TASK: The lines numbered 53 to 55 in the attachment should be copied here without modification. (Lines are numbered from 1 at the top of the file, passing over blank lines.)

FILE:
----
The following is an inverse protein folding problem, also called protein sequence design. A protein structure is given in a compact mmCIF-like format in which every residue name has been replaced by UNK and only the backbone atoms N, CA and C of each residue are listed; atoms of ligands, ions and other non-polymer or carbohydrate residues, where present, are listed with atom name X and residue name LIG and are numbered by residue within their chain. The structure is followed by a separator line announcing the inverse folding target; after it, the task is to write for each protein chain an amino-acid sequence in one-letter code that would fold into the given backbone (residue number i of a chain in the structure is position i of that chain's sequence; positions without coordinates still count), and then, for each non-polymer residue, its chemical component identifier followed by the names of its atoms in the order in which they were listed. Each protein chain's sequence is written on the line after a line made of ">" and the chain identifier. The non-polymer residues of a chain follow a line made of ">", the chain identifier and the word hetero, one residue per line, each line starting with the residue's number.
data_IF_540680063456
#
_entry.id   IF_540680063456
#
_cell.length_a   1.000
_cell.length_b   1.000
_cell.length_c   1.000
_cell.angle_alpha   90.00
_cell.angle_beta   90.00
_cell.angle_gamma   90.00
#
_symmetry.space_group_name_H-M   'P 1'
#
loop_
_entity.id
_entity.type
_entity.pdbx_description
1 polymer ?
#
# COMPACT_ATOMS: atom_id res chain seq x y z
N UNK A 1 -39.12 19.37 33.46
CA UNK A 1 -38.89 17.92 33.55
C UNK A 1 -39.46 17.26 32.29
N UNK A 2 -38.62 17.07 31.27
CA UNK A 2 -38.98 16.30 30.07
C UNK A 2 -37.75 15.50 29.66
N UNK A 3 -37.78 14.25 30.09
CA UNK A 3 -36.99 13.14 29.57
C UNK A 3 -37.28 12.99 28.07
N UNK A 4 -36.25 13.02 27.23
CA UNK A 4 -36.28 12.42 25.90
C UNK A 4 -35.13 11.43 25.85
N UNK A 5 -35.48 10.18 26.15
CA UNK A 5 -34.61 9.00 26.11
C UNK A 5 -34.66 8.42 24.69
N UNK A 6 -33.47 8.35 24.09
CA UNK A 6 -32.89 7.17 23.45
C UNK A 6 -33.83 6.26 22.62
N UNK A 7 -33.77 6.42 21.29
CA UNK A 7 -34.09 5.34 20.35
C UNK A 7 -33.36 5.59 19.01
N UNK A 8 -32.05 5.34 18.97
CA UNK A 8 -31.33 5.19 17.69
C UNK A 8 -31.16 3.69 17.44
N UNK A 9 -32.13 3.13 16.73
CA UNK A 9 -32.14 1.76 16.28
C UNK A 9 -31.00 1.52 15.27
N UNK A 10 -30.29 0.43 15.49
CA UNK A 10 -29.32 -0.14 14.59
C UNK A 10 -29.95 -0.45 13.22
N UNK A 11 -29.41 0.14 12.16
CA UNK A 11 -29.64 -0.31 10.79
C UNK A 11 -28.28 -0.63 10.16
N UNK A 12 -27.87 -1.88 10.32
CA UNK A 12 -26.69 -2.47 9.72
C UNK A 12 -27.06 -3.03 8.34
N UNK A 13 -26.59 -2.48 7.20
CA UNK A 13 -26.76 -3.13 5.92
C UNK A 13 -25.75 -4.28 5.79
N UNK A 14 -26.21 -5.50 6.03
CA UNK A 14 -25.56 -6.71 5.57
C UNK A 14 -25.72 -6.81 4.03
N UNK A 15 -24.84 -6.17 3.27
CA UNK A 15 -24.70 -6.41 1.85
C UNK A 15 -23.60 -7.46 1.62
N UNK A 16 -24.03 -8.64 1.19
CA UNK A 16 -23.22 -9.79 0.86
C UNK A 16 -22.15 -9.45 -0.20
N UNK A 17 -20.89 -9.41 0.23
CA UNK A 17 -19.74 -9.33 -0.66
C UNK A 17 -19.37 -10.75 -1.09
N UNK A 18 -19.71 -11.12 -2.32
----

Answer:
CA UNK A 11 -29.64 -0.31 10.79
C UNK A 11 -28.28 -0.63 10.16
N UNK A 12 -27.87 -1.88 10.32